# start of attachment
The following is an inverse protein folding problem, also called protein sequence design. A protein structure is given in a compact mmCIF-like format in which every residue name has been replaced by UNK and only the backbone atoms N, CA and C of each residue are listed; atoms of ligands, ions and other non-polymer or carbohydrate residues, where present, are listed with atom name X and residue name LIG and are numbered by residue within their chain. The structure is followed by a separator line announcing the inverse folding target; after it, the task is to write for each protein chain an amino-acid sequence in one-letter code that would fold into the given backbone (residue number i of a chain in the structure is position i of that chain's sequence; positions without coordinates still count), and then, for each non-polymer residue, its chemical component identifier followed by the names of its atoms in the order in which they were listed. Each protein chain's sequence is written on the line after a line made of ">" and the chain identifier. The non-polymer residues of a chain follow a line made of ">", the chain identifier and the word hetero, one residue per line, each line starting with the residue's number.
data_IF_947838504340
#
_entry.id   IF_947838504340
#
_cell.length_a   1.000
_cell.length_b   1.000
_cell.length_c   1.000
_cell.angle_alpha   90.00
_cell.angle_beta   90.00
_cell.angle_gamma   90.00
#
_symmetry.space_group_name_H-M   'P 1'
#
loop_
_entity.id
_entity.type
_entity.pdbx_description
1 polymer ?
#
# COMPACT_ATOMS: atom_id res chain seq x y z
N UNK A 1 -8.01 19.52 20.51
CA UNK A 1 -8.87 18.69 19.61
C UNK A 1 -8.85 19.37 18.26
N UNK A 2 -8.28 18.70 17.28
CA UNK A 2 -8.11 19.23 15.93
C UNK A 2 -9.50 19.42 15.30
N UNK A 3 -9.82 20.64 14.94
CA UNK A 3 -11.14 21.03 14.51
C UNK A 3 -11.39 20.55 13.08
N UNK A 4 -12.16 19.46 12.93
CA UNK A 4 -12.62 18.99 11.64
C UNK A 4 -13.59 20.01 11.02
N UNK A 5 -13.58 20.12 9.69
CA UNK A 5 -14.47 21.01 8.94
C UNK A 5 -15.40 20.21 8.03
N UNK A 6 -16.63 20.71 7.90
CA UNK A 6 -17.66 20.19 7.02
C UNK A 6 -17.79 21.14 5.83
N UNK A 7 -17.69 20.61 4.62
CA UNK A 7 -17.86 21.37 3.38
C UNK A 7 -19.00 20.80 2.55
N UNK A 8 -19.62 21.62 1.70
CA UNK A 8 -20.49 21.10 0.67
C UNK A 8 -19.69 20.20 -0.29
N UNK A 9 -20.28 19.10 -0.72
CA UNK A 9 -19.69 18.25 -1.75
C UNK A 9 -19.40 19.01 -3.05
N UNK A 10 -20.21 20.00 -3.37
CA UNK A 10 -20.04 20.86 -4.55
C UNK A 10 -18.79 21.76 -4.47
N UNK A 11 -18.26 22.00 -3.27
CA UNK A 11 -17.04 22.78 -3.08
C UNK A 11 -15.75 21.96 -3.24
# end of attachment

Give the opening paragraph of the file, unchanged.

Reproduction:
The following is an inverse protein folding problem, also called protein sequence design. A protein structure is given in a compact mmCIF-like format in which every residue name has been replaced by UNK and only the backbone atoms N, CA and C of each residue are listed; atoms of ligands, ions and other non-polymer or carbohydrate residues, where present, are listed with atom name X and residue name LIG and are numbered by residue within their chain. The structure is followed by a separator line announcing the inverse folding target; after it, the task is to write for each protein chain an amino-acid sequence in one-letter code that would fold into the given backbone (residue number i of a chain in the structure is position i of that chain's sequence; positions without coordinates still count), and then, for each non-polymer residue, its chemical component identifier followed by the names of its atoms in the order in which they were listed. Each protein chain's sequence is written on the line after a line made of ">" and the chain identifier. The non-polymer residues of a chain follow a line made of ">", the chain identifier and the word hetero, one residue per line, each line starting with the residue's number.